This is the second in a two part series so be sure to read Part One here first.
When I started Gold & Graphite, I probably had somewhere around 700 followers. Let the words “probably” and “somewhere around” be the tip-off that I don’t have this number documented anywhere and wouldn’t put money on this guess, but I do distinctly remember hitting 1,000 followers being my first goal. Thanks to a few children’s clothing companies and Pinterest, I hit that goal quickly. After that, though, it felt like every follower was coming one by one from a quicksand pit in the depths of a faraway jungle. The process of growth was slow, friends. Risen Motherhood asked me to write a piece for them and that sparked an increase in followers. When Hunter asked me on the Journeywomen podcast, there was another little spike. The largest and most immediate jump back then, though, was when the Magnolia Instagram account posted a photo of my daughter at the Silos. I think it was somewhere around 900 people within the day. It was a mixture between excitement for some instant gratification and discouragement that my own work and words had never warranted the same response.
My Instagram follower count became a constant focus and disappointment. The messages in my DM’s would say things like, “you are my favorite person to follow! I can’t believe you don’t have 10K followers yet!” and “you’re the only account I have to check daily because I just cannot miss a thing! I’m shocked you don’t have more followers!” As kind as these messages were, they added to the most dangerous kind of cocktail brewing in my belly- a mixture of pride, envy, shame and discontent. It became impossible to create from a pure place anymore. Instead, I had an eye on just about every “How to Grow Your Instagram Following” content piece on the internet and became terrified to share something if I thought it wouldn’t perform.
Since I had yet to seal the deal on a paid partnership, affiliate links were the only way I actually made money for my fuller-than-full time job. This meant my number one focus had to remain blog content. I’d spend weeks on a post, gathering links, creating graphics in photoshop, documenting every tip and travel and sharing endlessly. All my experiences, all my research, all my trial-and-error was uploaded twice a week and offered up for free in hopes that that someone would find it helpful enough to share it, shop from it and see my work as valuable.
See me as valuable.
It’s important for me to say here that the heart behind why I started a blog and who I hoped to serve was lost somewhere back there. I was working so constantly that the product of those hours became an overwhelming source of secret humiliation. I’d traded hours of presence, sleep, contentment and fellowship for this work for years. As much as I truly loved (and nearly idolized) the work, I couldn’t justify talking into my phone while O watched the kids for the afternoon, looking for links people needed, answering questions-some that should have been a google search and some that were better suited for a therapist, responding to emails, creating the blog posts and graphics and NOT be compensated for it.
That right there was the slippery slope.
In the end, when the like-count was low and purchase count was even lower–when that work didn’t result in more blog views or Instagram followers or any real validation, the shame was unbearable. I can’t even begin to count the amount of times I’ve scribbled a rage and desperation dripped, “WHAT AM I EVEN DOING THIS FOR?” into journals over the years. Not because I wasn’t bringing in the income I thought my work would earn, but because I was living in a room lit with neon lights reading “you’re not good enough.” It was as if all content creators were co-workers wearing our perceived value on a sign above our heads for the world to see. 700 thousand people think she’s worth it. Seven thousand people think you’re worth it, Jill.
That isn’t true. Of course not. But for someone who has always battled crippling insecurity, doubt, envy and finding my identity in Christ and not the opinions of others, it was the equivalent of an alcoholic floating in the pool next to a swim-up bar. The alcohol wasn’t the reason the alcoholic got in, but if they stop kicking and just float, it’s where they’ll end up every time.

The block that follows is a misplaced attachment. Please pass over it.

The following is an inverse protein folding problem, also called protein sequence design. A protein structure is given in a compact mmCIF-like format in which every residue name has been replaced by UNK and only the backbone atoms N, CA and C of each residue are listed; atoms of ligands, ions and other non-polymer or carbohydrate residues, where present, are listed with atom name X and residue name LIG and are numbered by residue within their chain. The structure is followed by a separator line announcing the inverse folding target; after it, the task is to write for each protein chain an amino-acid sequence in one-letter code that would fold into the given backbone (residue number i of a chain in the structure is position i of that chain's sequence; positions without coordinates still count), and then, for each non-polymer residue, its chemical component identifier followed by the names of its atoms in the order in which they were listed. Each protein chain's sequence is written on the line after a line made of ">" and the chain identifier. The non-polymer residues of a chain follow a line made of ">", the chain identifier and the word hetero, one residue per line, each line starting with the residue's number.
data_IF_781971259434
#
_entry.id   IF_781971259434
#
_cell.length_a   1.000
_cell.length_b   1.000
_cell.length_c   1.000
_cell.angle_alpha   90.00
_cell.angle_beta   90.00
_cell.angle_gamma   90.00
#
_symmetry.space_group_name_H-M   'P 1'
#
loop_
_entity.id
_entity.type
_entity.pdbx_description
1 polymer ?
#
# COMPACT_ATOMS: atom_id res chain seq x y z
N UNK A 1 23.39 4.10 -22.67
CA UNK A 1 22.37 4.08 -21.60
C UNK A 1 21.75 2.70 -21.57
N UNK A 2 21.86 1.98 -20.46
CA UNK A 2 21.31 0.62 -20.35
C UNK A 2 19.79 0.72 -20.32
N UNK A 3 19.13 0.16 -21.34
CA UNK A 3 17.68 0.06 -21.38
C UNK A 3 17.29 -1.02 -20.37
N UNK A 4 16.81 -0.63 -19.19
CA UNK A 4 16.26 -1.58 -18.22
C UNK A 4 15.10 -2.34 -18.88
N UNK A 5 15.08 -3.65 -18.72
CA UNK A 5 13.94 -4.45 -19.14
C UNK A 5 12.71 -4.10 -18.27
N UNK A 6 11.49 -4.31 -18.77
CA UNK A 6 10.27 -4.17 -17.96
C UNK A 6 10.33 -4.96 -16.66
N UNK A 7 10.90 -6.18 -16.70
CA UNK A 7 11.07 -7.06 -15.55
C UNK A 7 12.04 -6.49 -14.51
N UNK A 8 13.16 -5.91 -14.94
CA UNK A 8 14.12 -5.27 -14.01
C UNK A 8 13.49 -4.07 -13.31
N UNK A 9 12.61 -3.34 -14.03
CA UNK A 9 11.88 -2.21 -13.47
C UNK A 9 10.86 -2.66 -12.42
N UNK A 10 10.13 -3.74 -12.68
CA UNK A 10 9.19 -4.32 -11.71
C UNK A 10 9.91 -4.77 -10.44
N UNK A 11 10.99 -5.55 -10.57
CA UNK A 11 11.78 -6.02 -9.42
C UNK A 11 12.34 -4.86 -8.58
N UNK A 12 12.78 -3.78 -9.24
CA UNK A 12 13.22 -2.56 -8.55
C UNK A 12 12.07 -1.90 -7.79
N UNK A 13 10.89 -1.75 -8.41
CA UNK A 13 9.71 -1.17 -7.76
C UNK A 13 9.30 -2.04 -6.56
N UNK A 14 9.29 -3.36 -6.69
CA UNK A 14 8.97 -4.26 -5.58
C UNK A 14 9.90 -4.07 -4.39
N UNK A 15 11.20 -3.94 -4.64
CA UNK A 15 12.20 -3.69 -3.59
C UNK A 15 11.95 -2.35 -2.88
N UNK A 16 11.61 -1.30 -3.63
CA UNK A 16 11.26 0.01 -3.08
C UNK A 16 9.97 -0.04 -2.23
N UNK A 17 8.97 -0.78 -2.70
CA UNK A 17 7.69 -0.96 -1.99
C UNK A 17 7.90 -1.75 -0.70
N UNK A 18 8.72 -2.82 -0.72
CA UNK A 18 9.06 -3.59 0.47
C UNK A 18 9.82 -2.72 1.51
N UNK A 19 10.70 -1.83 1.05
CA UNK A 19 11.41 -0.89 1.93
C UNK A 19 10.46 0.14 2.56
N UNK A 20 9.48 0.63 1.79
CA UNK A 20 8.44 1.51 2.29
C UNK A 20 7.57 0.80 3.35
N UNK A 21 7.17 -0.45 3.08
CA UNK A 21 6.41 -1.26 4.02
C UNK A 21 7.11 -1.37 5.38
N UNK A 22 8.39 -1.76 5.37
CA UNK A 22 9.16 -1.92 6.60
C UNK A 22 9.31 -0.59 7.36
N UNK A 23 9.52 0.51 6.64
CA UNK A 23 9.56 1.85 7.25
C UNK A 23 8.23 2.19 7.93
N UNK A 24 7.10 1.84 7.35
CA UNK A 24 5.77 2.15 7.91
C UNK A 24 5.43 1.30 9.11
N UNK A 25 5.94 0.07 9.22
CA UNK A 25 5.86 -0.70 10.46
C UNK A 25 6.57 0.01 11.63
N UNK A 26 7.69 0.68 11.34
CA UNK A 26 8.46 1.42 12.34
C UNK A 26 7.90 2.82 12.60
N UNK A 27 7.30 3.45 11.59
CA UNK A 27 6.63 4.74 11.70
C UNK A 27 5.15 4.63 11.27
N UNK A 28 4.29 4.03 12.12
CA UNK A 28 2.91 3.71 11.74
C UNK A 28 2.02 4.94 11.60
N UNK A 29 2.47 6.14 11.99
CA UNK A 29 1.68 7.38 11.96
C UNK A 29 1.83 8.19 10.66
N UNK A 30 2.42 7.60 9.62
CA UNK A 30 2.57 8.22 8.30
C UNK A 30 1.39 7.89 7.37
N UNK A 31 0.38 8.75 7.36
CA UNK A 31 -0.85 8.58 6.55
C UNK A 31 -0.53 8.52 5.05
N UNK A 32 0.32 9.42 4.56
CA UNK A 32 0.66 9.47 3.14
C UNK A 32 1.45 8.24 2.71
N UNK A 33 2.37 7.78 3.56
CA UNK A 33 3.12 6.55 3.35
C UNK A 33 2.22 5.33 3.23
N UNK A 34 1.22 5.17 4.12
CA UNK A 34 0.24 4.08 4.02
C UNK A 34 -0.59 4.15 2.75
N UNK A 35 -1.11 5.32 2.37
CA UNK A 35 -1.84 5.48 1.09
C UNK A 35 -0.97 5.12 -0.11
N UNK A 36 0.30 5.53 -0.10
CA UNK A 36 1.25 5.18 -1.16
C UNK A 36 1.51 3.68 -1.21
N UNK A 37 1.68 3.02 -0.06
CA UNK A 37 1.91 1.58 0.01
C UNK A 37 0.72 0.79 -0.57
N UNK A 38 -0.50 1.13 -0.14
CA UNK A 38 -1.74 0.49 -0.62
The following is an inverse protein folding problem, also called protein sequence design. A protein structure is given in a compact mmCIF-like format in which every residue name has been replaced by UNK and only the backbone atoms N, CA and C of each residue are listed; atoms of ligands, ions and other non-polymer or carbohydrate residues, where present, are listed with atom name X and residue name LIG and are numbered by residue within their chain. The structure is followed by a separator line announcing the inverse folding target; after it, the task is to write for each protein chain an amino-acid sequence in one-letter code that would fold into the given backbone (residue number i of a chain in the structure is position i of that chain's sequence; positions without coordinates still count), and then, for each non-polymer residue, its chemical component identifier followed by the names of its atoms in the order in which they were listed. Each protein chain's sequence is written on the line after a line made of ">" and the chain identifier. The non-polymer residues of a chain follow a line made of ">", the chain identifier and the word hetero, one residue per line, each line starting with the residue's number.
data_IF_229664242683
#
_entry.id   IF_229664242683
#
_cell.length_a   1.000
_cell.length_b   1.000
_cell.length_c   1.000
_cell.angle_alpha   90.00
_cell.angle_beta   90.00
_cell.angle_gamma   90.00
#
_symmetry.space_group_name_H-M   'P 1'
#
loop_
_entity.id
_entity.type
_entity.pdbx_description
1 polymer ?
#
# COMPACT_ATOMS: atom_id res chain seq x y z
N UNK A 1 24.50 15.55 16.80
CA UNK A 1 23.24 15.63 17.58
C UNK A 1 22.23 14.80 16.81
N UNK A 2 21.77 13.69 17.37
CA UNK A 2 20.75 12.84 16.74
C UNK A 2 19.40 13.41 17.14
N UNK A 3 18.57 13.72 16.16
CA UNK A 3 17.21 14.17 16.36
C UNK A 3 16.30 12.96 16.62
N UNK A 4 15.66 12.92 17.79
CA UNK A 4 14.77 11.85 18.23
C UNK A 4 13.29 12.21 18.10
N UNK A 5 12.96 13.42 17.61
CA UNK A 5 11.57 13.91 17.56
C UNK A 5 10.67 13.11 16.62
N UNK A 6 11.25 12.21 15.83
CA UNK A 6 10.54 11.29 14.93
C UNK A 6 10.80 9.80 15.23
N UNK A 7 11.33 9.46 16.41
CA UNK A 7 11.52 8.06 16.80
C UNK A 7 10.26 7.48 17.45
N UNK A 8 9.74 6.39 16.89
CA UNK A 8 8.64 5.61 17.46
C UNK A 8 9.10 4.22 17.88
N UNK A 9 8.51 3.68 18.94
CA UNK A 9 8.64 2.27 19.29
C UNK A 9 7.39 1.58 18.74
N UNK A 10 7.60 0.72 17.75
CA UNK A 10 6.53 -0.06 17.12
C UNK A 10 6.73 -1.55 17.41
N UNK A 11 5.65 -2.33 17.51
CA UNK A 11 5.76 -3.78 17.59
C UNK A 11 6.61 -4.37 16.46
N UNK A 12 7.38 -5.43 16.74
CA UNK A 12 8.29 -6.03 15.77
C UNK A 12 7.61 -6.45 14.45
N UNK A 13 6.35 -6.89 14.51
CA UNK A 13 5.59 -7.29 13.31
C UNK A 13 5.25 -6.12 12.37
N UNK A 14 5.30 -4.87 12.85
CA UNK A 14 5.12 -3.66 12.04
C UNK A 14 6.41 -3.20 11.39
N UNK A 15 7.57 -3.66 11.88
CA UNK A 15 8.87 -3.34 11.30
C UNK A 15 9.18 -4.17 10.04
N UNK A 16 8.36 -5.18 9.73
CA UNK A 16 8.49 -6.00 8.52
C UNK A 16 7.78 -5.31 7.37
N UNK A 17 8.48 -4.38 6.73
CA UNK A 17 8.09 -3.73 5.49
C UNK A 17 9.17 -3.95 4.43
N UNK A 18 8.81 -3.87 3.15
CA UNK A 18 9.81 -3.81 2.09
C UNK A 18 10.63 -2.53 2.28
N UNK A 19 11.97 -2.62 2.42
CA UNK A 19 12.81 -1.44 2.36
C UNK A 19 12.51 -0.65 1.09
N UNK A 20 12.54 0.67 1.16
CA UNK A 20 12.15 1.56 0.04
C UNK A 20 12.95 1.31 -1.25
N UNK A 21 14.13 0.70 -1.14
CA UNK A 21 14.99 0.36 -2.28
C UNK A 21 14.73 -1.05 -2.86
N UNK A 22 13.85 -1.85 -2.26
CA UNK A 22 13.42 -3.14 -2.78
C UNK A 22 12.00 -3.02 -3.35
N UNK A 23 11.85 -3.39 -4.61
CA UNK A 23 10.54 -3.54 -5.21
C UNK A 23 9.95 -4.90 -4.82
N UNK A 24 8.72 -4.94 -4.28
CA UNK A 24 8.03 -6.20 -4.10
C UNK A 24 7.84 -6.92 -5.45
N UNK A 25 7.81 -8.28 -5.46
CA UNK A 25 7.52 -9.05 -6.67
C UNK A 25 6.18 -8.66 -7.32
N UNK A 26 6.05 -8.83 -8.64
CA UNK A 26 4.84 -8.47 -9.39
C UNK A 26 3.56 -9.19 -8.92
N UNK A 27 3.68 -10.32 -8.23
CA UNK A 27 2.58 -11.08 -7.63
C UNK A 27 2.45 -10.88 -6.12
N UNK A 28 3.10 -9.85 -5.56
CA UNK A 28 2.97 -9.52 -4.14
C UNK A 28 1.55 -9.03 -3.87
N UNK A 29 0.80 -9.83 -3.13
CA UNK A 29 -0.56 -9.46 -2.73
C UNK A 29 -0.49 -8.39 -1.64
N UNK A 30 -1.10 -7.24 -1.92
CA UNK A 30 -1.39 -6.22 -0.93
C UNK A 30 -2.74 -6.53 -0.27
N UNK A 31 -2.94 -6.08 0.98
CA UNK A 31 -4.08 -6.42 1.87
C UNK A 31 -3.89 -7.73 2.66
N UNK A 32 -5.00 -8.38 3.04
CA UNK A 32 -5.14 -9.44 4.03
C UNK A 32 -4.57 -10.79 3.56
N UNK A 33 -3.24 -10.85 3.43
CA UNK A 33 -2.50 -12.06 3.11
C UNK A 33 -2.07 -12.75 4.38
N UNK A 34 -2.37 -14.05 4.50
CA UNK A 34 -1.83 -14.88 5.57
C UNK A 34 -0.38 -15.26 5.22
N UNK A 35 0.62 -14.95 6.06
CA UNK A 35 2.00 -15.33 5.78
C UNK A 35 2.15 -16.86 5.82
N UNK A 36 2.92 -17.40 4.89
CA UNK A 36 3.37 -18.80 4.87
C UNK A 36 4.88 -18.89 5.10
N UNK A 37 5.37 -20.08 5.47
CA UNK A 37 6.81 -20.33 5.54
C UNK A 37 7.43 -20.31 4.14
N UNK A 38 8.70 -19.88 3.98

This is also the time on Instagram where loop-giveaways were at their absolute peak. You might remember a time where three out of every ten stories you’d watch would mention a giveaway of some sort. An, “all you have to do is follow these six people and like this post to enter” kind of situation. I noticed people gaining tens of thousands of followers in a day by following this method, but I couldn’t help but feel a knot in my stomach about it. Whenever I was approached to do one, the only word I could come up with in my mind for the reason behind my “no, thank you” was that it was cheating.
To be clear, loop giveaways weren’t necessarily cheating. They (mostly) were within Instagram’s guidelines and someone did genuinely win what was being offered. But for me, I couldn’t shake the feeling that it was the same as buying followers. I find this 2020 article to explain the loop-giveaway phenomenon in the most succinct, albiet snarky, way. Here’s an excerpt that sums it up well:
“So, who was paying for these Pelotons, which retail for a little over $2,200 a pop, and why? The answer’s pretty simple: The influencers involved in the loop giveaway split the cost of the item they’re giving away. You could say it’s an investment in their personal brand: Splurge on a must-have “prize,” tell Instagram users they can win it if they follow you, and get potentially bumped up into another influencer tier overnight. The higher your tier (aka, micro-, macro-, or mega-influencer), the higher and more frequent your brand partnership paychecks typically are. Of course, there are many, many more nuances to this complex ecosystem, but you get the gist. Followers are currency.”
This competition was a painful one. For a few years there, brands would honor that higher follower count above everything else. I had pretty incredible engagement since I essentially devoted my life to the app. Despite being a micro-influencer, I had better engagement than many mega-influencers because each of my followers had come all that way from the quick-sand, remember? One by one, slowly but surely, each follower was there because they found value in my content and had chosen to be there. This meant they trusted me and were more likely to engage with me and my work. It didn’t matter, though, because someone who did six loop giveaways in a month and grew to 150 thousand followers in that time would be given the partnership strictly because, well, more eyes. This lasted for a while, but soon, brands began to realize engagement was the only metric that truly mattered.